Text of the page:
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Cosell Breaks Down The Value Of The Modern-Day Running Back
Posted By The Finsiders On July 13, 2012 @ 3:53 pm In Football | No Comments
If NFL franchises aren’t investing in running backs like they used to, it isn’t necessarily an indictment of an individual’s talent; for instance, many scouts felt that Trent Richardson’s was one of the–if not the–best prospect in April’s draft. It’s more of a reaction to what’s happening on the field.
NFL teams, Cosell said, have determined that the passing game, especially for those with an elite quarterback, produces the most big-yardage plays and more opportunities to pull of those plays.
Though the running game may give a team the illusion of control, it significantly decreases its margin of error.
“It’s sort of a sustaining way to play, so you shorten the game,” Cosell said. “There’s nothing wrong with that, theoretically, but I’m just a big believer that when you shorten the game, you’re also shortening the game for yourself.”
In Reggie Bush, the Dolphins have a prototypical back for today’s shift towards offenses that rely on space and speed. He was used strategically last season, though primarily as a traditional ball carrier. That should change, however, in Mike Sherman’s offense, where he could be used as a weapon in the passing game.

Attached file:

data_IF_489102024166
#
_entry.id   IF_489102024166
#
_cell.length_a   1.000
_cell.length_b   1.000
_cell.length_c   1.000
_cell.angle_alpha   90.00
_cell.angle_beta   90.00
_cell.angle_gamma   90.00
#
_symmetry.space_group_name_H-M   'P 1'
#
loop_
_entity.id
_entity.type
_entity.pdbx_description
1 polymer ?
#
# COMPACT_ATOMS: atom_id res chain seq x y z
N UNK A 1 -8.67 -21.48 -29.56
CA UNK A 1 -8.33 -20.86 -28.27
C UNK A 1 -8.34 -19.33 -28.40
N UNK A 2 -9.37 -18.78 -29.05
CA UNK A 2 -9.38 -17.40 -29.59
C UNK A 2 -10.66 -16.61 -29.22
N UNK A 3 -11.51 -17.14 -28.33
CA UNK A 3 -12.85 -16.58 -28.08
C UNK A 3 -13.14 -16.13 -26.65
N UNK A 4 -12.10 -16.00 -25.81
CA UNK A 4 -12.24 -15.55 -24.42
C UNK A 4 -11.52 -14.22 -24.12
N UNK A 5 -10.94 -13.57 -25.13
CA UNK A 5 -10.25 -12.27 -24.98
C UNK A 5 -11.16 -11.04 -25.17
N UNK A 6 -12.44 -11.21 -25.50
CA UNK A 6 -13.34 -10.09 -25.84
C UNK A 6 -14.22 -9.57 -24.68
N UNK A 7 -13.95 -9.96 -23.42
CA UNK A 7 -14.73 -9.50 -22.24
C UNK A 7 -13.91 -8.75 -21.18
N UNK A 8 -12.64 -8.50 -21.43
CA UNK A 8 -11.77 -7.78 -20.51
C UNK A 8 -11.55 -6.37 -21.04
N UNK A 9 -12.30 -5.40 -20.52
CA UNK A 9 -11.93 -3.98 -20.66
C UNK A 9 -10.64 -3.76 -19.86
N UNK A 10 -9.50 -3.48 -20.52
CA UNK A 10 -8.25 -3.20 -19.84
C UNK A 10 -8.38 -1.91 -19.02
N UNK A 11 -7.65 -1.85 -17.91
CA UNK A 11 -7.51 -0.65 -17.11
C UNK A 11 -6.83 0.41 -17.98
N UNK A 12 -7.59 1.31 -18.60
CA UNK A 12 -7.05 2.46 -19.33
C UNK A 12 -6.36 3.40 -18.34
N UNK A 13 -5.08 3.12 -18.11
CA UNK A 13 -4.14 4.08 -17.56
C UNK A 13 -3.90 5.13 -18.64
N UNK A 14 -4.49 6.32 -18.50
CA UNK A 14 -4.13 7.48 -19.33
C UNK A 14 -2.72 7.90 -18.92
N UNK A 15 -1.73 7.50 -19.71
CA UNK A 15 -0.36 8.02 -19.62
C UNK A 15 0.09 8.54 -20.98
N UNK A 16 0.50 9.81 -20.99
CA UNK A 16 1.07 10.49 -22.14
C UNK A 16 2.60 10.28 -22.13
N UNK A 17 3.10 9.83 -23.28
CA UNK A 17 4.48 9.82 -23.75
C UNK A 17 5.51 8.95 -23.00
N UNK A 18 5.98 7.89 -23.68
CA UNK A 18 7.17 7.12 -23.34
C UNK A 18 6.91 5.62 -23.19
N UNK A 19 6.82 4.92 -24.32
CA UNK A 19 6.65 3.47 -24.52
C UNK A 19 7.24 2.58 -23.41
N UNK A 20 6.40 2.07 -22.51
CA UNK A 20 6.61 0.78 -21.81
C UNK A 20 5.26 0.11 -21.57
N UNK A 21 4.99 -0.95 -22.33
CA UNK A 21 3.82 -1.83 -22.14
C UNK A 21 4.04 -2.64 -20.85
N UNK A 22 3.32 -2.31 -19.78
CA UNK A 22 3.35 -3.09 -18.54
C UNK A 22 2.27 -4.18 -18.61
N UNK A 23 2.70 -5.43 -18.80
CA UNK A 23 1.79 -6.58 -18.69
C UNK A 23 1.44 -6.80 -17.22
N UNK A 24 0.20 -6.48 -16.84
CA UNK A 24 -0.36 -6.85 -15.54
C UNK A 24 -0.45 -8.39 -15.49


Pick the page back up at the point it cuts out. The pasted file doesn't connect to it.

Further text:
“That’s the kind of player he is. That’s what he was for the Saints, he was used as a movable chess piece,” Cosell said. “I can remember so many plays where he didn’t get the ball but because of the routes he ran, he caused the defense to react to him, and that opened up passing lanes for Drew Brees and other receivers.”
With the access he gets at NFL Films, Cosell breaks down as much game film as anyone outside of a team facility. There’s one play from last season, during the season-opening game between New Orleans and Green Bay, that Cosell said really sticks out.
The Saints were able to manipulate a matchup in the middle of the Packers’ nickel defense, freeing up Darren Sproles to be able to work in space.
“They played man-to-man and they ended up with a linebacker Desmond Bishop on Jimmy Graham, and a linebacker AJ Hawk on Sproles,” Cosell said. “It’s tough to play defense that way. You’re in a mismatch situation before the ball’s even snapped.”
It’s interesting to see how easily perceptions change when winning is attached. In the not-so-distant past, you couldn’t win unless you had competent running game and a good defense. That’s what you were told, at least. Focusing too much on passing–think the run and shoot, specifically–was sacrilege. But, slowly, a pass-first mentality has become the norm.
The NFL is a copycat league, until, of course, it’s not. Eventually, with so many teams playing a specific way, someone will push the game in a different direction, even if it means. So can we expect teams to eventually revert back to a reliance on a punishing running game?
Though he wouldn’t entirely rule it out, Cosell said it isn’t it a likelihood.
“I’m not sure you’re going to see teams go back to Earl Campbell football,” Cosell said. “The only way you’re going to see that is unless they don’t feel comfortable with their quarterback.”
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 NFL Films’ Greg Cosell joined The Finsiders to explain why he feels there has been a devaluation of the NFL running back.: http://www.miamidolphins.com/media/audio/The-Evolving-Role-Of-RBs/02b610dd-ac36-475e-bf6b-533b235e2db5
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